home insulation

Elevating Comfort: 3 Key Factors in Advanced Home Insulation

Gone are the days of pink Corning fiberglass and spray foam fillers. Nowadays, advanced home insulation materials are replacing the outdated and inefficient products of yesteryear.


Aerogels, phase-change materials (PCMs), vacuum insulated panels (VIPs), high-performance windows, are revolutionizing the industry by improving upon the energy-efficiency concerns at the core of insulation installations. Let’s consider the key benefits of these advanced insulation materials below:


#1: Manifold Increases in R-Value


The R-Value of home insulation is the statistical measurement of how much temperature loss it allows to pass through it when installed in walls and building materials. Newer insulation materials, such as VIPs, feature a higher R-Value and function ten times better than their antiquated predecessors.


Aerogel is a silica gel infused with fabric that is lightweight and nearly three times better at insulating than traditional fiberglass. This insulation has become popular for insulating technology products, aerospace transportation, and other specialized applications.


And the applications are evolving every month as businesses switch over and commit to contracts. Aspen Aerogels is a pioneer in this field and has watched its revenue grow remarkably each quarter as production capabilities and orders multiply.


#2: Energy Audits


Newer insulation materials are installed with a holistic focus to maximize energy efficiency. Installers have found that older materials often leave gaps that lead to thermal bridging. Thermal bridging is essentially the transfer of heat through concrete, windows, floors, and other building materials that undermine any temperature stability and containment sought by the insulation.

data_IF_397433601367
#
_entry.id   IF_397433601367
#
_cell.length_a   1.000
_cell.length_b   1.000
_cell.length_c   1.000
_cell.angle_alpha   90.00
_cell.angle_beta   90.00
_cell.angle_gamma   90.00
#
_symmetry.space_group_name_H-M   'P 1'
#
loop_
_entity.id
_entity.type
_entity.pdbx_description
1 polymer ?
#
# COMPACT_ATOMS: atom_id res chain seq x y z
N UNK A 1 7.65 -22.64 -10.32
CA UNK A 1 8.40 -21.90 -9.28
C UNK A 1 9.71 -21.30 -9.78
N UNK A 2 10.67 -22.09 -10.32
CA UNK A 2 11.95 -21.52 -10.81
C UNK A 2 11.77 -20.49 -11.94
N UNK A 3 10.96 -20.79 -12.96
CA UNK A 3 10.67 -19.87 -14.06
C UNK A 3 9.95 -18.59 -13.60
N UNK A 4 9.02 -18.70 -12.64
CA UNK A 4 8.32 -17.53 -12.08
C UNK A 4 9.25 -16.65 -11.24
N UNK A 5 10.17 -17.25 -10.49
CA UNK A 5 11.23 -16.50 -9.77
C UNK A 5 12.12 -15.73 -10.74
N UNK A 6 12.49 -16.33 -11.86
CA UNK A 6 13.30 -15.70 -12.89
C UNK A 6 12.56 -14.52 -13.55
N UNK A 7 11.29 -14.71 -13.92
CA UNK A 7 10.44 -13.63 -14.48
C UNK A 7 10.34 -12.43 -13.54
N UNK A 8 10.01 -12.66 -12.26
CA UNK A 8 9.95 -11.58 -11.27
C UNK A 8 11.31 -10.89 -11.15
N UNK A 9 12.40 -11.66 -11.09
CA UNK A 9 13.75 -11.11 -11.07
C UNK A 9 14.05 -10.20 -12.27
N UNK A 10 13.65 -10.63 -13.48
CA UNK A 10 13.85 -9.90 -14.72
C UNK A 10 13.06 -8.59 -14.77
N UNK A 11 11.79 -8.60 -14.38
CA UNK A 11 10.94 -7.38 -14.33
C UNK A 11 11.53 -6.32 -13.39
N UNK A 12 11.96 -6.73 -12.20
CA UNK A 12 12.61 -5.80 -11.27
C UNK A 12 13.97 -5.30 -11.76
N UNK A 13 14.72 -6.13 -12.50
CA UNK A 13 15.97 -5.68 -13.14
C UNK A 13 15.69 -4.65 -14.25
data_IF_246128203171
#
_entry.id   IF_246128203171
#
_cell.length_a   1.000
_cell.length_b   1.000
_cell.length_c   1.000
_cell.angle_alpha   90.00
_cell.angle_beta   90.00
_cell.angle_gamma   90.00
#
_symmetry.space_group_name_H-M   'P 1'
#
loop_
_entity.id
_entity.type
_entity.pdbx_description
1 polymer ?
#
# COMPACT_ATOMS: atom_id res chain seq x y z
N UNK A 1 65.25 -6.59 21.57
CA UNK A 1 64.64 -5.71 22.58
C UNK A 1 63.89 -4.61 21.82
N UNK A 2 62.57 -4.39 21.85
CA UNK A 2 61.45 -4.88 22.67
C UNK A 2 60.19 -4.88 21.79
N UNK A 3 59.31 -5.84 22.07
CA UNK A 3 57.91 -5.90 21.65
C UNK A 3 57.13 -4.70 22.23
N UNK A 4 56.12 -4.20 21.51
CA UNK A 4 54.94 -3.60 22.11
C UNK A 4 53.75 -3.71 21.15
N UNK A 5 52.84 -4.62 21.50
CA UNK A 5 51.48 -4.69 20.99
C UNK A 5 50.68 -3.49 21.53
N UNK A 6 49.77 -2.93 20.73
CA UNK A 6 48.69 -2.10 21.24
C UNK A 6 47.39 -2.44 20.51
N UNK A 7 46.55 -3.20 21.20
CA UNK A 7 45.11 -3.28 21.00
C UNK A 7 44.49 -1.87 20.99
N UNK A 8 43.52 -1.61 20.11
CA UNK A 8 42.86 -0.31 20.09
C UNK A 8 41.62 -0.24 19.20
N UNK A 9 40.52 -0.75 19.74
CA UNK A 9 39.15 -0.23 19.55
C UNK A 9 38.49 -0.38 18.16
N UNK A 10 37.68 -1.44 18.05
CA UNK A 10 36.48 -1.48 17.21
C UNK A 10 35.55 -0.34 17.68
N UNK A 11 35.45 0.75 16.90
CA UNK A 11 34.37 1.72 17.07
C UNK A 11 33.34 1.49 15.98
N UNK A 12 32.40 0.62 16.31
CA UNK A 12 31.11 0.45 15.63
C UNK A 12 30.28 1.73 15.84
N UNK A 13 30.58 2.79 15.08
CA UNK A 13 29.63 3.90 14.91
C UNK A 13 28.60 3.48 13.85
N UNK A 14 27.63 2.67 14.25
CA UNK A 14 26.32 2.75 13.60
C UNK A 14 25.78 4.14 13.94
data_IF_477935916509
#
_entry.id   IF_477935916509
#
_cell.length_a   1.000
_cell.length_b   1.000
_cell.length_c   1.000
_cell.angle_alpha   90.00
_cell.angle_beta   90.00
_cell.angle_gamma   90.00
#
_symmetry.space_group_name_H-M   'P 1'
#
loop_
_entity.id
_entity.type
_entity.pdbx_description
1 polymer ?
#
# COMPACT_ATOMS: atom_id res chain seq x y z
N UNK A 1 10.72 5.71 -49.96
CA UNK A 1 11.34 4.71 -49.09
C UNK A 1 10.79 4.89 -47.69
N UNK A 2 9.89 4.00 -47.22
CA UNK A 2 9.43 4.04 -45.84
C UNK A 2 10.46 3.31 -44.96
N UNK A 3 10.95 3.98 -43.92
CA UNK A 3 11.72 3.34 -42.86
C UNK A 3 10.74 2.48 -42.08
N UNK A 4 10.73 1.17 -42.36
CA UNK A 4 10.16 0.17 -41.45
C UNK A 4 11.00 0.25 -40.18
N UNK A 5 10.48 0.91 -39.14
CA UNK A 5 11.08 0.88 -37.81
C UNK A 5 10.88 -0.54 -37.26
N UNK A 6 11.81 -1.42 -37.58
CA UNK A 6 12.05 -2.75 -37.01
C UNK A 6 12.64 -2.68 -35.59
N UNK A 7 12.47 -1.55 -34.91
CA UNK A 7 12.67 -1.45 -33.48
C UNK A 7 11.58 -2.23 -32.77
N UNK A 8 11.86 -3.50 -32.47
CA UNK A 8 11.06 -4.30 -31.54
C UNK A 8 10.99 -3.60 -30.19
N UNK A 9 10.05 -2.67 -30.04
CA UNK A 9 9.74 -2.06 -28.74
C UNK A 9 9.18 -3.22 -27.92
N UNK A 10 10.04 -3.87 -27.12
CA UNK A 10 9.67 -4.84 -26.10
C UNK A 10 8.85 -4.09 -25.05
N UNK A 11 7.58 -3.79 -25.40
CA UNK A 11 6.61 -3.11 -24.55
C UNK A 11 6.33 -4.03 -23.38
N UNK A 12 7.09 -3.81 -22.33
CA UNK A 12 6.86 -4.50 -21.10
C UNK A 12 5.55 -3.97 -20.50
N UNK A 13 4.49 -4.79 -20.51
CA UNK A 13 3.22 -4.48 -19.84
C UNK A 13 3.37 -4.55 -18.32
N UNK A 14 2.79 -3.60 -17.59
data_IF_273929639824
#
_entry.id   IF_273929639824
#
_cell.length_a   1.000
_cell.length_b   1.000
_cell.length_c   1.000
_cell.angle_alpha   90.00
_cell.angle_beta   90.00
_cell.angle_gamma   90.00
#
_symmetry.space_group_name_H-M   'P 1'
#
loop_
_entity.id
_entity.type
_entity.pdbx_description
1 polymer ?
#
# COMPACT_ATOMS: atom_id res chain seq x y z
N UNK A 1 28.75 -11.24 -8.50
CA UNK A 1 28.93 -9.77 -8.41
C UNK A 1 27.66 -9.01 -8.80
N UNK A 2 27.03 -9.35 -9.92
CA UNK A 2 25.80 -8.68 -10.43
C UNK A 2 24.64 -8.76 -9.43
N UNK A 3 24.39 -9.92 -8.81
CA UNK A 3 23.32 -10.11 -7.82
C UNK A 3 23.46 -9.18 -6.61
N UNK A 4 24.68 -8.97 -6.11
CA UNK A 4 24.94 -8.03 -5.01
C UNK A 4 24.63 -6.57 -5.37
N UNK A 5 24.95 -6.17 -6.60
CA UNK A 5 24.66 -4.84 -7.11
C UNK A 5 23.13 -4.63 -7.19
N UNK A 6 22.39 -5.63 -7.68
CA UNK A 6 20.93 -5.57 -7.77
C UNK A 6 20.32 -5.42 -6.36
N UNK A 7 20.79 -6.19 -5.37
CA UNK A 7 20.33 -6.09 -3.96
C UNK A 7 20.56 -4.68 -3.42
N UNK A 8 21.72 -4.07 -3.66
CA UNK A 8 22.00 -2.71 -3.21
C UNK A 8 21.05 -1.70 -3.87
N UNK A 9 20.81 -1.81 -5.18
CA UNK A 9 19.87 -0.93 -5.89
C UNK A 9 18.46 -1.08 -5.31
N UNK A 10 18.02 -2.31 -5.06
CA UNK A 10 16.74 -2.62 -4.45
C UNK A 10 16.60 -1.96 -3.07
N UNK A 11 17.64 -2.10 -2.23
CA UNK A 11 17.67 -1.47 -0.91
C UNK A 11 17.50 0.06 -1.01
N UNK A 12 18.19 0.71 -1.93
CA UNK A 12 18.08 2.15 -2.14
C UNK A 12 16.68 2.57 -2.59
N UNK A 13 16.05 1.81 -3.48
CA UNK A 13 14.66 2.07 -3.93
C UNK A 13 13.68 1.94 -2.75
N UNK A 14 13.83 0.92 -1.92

Now installers are using thermal imaging and temperature sensors throughout the home to look for even subtle variations. Thermal bridging can ruin the air quality of a home because it often leads to condensation on materials that are affected. And this, in turn, leads to mold and mildew growth which can cause respiratory illness.


Thermal bridging can also introduce allergens, pollution, and contaminated outside air into the home through gaps. These gaps can also cause drafts and reduce the efficiency of ventilation systems. Sealing cracks and installing thermal breaks, materials with low thermal conductivity is a key mitigation strategy.


#3: Focus on Energy-Efficient Building Envelopes


The building envelope is sometimes referred to as the skin of the building. It includes the walls, roof, windows, and doors that separate the interior from the exterior property of the home. The envelope plays a pivotal role in maintaining air quality, temperature, and moisture control in the home.


When the building envelope is properly designed, the interior of the home reaches ideal comfort levels and benefits from reduced climate control costs and improved air quality. A high-quality building envelope can also reduce noise pollution from traffic, airports, and weather.


By using aerogel, and vacuum insulated panels, homeowner’s can reduce the thickness of insulation and obtain superior protection. When combined with high-performance windows, homeowners can substantially reduce energy costs and their carbon footprint. High-performance windows feature low-emissivity coatings, multiple glazing layers, and gas injections that encapsulate inert gases between window panes for optimal insulation.


Argon is six times denser than air, while krypton is twelve times denser. This helps the windows to maintain their transparency and clarity while reducing thermal conductivity. These gases may also be mixed with nitrogen, oxygen, or xenon to engineer the ideal density for the particular window design.